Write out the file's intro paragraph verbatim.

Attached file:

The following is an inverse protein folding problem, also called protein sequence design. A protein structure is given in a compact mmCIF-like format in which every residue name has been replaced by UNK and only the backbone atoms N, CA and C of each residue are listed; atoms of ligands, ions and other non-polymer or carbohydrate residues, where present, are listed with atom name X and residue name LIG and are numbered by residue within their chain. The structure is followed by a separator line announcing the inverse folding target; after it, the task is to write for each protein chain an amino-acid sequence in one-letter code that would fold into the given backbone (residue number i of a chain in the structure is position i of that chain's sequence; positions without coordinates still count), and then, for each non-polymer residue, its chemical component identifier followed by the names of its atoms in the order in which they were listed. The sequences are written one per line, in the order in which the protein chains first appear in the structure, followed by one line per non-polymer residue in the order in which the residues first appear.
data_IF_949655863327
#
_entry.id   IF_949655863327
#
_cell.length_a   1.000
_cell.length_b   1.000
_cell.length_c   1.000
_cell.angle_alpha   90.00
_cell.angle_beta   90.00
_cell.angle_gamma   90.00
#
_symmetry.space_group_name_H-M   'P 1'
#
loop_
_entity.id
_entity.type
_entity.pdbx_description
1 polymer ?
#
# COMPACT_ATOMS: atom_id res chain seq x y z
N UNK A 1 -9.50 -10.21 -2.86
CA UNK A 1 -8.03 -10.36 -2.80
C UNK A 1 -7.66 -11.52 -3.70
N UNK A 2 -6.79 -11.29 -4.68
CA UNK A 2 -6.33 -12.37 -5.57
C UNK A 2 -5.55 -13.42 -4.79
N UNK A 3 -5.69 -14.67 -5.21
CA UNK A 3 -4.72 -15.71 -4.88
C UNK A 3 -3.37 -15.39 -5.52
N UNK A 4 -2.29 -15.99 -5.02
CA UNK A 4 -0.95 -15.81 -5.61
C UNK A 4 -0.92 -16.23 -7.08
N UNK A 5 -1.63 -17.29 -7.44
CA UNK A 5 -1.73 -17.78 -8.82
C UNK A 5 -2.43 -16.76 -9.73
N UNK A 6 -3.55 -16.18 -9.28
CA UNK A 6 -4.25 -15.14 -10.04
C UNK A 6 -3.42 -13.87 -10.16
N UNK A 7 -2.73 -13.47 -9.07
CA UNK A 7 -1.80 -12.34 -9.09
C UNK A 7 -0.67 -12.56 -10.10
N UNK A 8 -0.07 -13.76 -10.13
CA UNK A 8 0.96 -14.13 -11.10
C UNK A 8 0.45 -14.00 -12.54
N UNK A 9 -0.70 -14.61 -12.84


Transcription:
The following is an inverse protein folding problem, also called protein sequence design. A protein structure is given in a compact mmCIF-like format in which every residue name has been replaced by UNK and only the backbone atoms N, CA and C of each residue are listed; atoms of ligands, ions and other non-polymer or carbohydrate residues, where present, are listed with atom name X and residue name LIG and are numbered by residue within their chain. The structure is followed by a separator line announcing the inverse folding target; after it, the task is to write for each protein chain an amino-acid sequence in one-letter code that would fold into the given backbone (residue number i of a chain in the structure is position i of that chain's sequence; positions without coordinates still count), and then, for each non-polymer residue, its chemical component identifier followed by the names of its atoms in the order in which they were listed. The sequences are written one per line, in the order in which the protein chains first appear in the structure, followed by one line per non-polymer residue in the order in which the residues first appear.